The public comments segment of the meeting provided a forum for individuals to present to the IACC. Amy Lutz from the EASI Foundation provided a powerful overview of self-injurious behaviors by people with autism and possible therapies for it. Dena Gassner, MSW from the Center for Understanding, presented on the occurrence of sexual abuse of people with autism. Parent advocate Dawn Loughborough expressed the need for medical screening for mitochondrial disorders. Self-advocate Jake Crosby presented on his concerns that the IACC members were able to objectively look at any potential vaccine-autism link.
Deborah Fein, Ph.D., University of Connecticut Board of Trustees, Distinguished Professor Department of Psychology, Department of Pediatrics, presented on a study of Optimal Outcomes study of Optimal Outcomes in children with autism. The study, funded by the NIH, was a longitudinal review of children who lose autism diagnosis. It showed that, compared to children with ASD who did not lose their diagnosis, those who did (optimal outcome) had higher cognitive and social abilities during early development.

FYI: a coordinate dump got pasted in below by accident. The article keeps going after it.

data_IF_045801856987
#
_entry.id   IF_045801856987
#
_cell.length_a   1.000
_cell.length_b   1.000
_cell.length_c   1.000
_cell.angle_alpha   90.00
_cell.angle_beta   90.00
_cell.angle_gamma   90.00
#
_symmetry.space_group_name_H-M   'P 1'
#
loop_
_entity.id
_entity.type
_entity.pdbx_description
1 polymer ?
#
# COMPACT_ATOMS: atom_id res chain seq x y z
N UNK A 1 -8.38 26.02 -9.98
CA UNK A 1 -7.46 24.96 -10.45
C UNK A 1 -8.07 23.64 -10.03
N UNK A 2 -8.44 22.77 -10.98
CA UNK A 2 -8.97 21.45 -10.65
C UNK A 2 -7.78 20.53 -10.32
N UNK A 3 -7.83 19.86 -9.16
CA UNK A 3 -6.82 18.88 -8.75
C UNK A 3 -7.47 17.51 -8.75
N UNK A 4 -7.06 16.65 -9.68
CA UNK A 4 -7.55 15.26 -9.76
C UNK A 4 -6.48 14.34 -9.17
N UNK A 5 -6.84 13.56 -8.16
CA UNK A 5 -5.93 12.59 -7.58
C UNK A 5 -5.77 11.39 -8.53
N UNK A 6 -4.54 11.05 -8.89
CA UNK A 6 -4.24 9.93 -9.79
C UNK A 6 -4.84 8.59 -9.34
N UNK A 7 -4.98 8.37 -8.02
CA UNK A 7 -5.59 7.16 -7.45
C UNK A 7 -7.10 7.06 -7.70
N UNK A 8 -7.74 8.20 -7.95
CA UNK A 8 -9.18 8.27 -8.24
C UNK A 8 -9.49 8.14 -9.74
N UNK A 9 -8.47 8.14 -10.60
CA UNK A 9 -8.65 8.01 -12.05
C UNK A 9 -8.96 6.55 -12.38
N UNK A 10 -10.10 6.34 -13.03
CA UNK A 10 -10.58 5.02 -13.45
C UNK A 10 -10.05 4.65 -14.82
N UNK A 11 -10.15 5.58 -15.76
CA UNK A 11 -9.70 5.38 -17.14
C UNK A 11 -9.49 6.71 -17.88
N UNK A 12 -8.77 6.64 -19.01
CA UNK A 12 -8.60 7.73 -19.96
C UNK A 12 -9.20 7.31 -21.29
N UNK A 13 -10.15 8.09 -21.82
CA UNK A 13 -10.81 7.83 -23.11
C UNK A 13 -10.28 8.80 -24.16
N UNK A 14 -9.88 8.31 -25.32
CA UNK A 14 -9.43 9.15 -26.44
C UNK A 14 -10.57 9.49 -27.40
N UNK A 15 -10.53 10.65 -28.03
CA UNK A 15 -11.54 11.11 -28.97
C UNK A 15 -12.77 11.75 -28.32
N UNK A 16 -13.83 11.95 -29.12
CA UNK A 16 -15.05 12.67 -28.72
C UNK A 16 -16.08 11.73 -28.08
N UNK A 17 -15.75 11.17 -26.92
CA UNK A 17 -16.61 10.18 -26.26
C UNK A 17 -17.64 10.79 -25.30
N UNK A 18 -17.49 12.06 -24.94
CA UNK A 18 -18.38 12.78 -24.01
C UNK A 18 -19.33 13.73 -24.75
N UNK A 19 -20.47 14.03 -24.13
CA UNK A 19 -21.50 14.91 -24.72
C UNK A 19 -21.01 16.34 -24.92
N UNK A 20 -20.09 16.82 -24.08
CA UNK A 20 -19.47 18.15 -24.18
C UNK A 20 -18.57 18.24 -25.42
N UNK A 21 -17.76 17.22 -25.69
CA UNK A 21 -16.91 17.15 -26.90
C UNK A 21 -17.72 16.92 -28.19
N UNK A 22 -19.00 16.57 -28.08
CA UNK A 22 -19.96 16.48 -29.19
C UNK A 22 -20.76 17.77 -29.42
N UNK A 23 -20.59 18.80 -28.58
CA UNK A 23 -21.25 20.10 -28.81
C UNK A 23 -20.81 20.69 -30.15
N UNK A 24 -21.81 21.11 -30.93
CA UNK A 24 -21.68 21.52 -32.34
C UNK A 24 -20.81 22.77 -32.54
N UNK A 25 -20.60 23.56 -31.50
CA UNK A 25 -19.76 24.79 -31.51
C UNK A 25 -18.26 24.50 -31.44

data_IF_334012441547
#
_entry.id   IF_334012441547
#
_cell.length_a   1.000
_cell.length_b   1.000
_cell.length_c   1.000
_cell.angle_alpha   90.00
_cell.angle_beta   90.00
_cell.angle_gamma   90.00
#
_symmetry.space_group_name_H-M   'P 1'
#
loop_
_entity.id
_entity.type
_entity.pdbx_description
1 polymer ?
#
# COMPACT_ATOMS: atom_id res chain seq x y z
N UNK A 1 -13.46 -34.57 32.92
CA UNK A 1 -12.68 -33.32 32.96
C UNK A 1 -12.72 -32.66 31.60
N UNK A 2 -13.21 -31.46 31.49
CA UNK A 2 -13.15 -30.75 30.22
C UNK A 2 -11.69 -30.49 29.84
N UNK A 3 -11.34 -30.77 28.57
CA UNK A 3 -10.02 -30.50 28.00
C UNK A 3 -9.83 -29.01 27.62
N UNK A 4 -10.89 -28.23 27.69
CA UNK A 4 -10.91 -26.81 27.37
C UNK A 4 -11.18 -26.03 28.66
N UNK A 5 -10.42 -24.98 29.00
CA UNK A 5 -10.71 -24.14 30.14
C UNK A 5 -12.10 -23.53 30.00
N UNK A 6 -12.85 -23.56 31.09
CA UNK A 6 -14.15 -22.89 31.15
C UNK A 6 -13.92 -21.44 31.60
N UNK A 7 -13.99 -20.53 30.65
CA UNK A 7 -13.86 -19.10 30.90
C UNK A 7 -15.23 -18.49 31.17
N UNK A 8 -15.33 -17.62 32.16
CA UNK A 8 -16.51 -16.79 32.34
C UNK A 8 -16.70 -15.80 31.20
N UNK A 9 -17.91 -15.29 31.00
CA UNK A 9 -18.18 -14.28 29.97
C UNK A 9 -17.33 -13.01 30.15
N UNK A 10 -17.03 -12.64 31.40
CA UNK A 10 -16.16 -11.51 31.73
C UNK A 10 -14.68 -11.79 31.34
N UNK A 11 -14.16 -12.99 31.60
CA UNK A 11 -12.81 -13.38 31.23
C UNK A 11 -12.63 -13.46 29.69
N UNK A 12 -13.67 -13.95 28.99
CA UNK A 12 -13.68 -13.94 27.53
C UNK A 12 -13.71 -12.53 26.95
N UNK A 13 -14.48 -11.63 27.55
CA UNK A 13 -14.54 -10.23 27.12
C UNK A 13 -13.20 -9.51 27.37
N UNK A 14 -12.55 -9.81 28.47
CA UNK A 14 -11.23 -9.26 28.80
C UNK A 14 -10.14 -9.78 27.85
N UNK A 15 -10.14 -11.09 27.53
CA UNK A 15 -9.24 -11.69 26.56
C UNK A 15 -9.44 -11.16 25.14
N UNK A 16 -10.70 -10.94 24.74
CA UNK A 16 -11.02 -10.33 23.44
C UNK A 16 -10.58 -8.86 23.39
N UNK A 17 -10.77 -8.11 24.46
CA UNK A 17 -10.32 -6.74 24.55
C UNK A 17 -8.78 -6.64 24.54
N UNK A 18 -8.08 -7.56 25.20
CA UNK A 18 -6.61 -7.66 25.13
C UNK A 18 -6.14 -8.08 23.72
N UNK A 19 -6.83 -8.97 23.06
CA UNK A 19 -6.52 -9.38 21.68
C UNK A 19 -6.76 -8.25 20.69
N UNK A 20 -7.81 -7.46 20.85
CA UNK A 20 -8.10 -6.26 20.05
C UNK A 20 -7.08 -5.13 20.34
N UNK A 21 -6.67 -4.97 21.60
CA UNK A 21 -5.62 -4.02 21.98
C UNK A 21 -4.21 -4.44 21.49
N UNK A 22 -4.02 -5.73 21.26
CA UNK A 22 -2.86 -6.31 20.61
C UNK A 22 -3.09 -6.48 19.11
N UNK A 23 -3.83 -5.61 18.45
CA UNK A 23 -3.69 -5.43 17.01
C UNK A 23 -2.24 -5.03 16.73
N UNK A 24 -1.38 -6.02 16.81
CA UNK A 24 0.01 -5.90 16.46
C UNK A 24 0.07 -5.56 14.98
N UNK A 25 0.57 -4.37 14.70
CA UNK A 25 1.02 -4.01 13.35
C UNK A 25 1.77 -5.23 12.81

Children who lost their diagnosis were found to have early differences in brain size (larger head circumference), similar to the children who retained their diagnosis. The study raised many additional questions such as what percentage could reach this outcome and whether behavioral interventions suppress interfering behavior. Dr. Fein emphasized that the study did not mean that children outgrow autism as some media reports suggested.